All technical problems are rhythmic in origin

I recently wrote a response to a clarinetist having problems with staccato, specifically problems having to do with speed of staccato, a frequently discussed topic among most clarinet students. It is not usually discussed among clarinetists who are let us say, fiscally secure. (i.e. they have playing jobs). The reason for this is simply that it is a problem mostly of perception more imagined than real, and easily soluble.

When a very young student I was given “Reverie” by Debussy for a lesson. The triplet in quarter notes spread over two beats confounded me for years, really years, mostyl because my teacher sang it to me and I repeated it by rote. It was only years later that I learned that briefly, a common denominator must be found , in 3 and 2, that number is 6, and dividing either three or two into six is really easy.

This common denominator is the same one used to divide 11 notes among five beats, or in any run at all, specifically for this entry the runs in “Scheherazade”, the scale in Eb that diminishes up to the high C in the Debussy “Rhapsody”, the Cadenza in the “Contrasts” of Bartok and any number of specifically rhythmic problems couched in technical terms.

There is another example in playing certain articulations on the clarinet or in any instrumental part.

Staccato is a mater of rhythmic understanding and execution of that rhythm, execution means playing staccato of understanding of the actual rhythm, and definitely not the speed.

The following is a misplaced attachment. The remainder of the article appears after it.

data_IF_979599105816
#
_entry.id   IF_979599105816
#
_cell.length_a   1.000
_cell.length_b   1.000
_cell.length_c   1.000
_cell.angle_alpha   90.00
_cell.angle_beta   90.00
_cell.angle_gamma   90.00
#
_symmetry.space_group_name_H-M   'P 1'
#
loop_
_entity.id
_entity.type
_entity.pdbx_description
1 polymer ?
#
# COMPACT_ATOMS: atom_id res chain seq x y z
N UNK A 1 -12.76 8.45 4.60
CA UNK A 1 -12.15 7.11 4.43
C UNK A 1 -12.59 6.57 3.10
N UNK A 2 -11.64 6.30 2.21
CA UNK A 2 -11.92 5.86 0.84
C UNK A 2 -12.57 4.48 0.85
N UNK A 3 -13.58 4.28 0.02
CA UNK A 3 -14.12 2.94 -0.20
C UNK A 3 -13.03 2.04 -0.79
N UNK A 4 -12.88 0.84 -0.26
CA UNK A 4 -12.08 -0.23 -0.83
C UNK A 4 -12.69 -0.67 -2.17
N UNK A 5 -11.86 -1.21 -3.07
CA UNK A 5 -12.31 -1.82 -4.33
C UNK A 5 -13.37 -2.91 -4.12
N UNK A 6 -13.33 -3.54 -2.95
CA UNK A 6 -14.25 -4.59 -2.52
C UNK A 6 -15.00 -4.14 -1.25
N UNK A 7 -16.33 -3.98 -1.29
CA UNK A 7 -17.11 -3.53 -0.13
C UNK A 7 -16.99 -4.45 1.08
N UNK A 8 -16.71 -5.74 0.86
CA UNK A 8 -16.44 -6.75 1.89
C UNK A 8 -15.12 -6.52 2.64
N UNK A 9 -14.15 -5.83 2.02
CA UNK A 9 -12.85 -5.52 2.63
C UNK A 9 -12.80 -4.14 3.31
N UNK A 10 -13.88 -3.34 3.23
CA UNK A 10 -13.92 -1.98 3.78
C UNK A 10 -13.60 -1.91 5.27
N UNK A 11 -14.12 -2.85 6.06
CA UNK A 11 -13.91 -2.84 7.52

Speed becomes inconsequential wih understanding of the rhythm, where those precious beats fall and how frequently the occur.

Luckily, I was able to study these things in a practical way with Fernand Gillet, Principal Oboe of the Boston Symphony, who was my practical solfeggio teacher at the New England Conservatory. By practical I mean that we played the usual solfeggio book exercises but were also drilled in executing rhythms in actually orchestral situations.
Gillet told me one time in a rehearsal of the Beethoven Quintet, “I like zat staccato”. I have never ever forgotten the comment,uttered by Gillet more than 50 years ago. When a fellow with his experience and understanding says that to you, you do remember it. He could figure out any rhythm usuing simple means.
I once performed a work by Carlos Chavez, the prominent Mexican composer, who came to NEC to actually conduct the rehearsals and performance of this little woodind quartet.
At one pont in the rehearsal, Gillet also in attendance got up to speak with Chavez, a heated discussion concerning execution of a dotted eight and sixteenth note. It turned ugly , voices rose, but Gillet won the argument with ease.
He was head of all rhythmic problems on any instrument, and he knew everything. Think of how many premieres he played the first performances of by the great composers of the first half of the 20th century, Stravinsky, Bartok, Prokofiev, the list is endless but he was always up to the problem whatever it may have been and most of them were and remain rhythmic in nature.

A simple answer, always subdivide when necessary, or even when not necessary But as all fine players know, it is always necessary.

play well everyone.

Sherman

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